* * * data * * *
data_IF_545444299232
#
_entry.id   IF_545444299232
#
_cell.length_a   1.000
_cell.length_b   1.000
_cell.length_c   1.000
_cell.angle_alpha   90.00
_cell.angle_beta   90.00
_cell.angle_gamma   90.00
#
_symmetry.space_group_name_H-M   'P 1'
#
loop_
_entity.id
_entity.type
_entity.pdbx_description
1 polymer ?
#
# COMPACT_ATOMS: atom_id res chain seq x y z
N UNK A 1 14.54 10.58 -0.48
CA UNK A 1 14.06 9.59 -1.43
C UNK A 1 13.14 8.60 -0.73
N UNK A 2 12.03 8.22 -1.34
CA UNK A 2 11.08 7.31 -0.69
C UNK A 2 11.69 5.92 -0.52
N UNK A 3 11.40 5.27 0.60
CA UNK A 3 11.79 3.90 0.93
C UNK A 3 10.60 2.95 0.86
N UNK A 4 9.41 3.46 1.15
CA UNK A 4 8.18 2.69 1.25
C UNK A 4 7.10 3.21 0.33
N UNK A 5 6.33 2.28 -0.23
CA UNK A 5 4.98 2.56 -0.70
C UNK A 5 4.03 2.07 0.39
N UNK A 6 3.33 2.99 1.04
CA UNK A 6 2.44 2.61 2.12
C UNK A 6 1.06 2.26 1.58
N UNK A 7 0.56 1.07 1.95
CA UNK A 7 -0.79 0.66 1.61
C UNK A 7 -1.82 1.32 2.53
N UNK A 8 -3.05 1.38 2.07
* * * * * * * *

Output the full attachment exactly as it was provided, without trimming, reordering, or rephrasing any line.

data_IF_545444299232
#
_entry.id   IF_545444299232
#
_cell.length_a   1.000
_cell.length_b   1.000
_cell.length_c   1.000
_cell.angle_alpha   90.00
_cell.angle_beta   90.00
_cell.angle_gamma   90.00
#
_symmetry.space_group_name_H-M   'P 1'
#
loop_
_entity.id
_entity.type
_entity.pdbx_description
1 polymer ?
#
# COMPACT_ATOMS: atom_id res chain seq x y z
N UNK A 1 14.54 10.58 -0.48
CA UNK A 1 14.06 9.59 -1.43
C UNK A 1 13.14 8.60 -0.73
N UNK A 2 12.03 8.22 -1.34
CA UNK A 2 11.08 7.31 -0.69
C UNK A 2 11.69 5.92 -0.52
N UNK A 3 11.40 5.27 0.60
CA UNK A 3 11.79 3.90 0.93
C UNK A 3 10.60 2.95 0.86
N UNK A 4 9.41 3.46 1.15
CA UNK A 4 8.18 2.69 1.25
C UNK A 4 7.10 3.21 0.33
N UNK A 5 6.33 2.28 -0.23
CA UNK A 5 4.98 2.56 -0.70
C UNK A 5 4.03 2.07 0.39
N UNK A 6 3.33 2.99 1.04
CA UNK A 6 2.44 2.61 2.12
C UNK A 6 1.06 2.26 1.58
N UNK A 7 0.56 1.07 1.95
CA UNK A 7 -0.79 0.66 1.61
C UNK A 7 -1.82 1.32 2.53
N UNK A 8 -3.05 1.38 2.07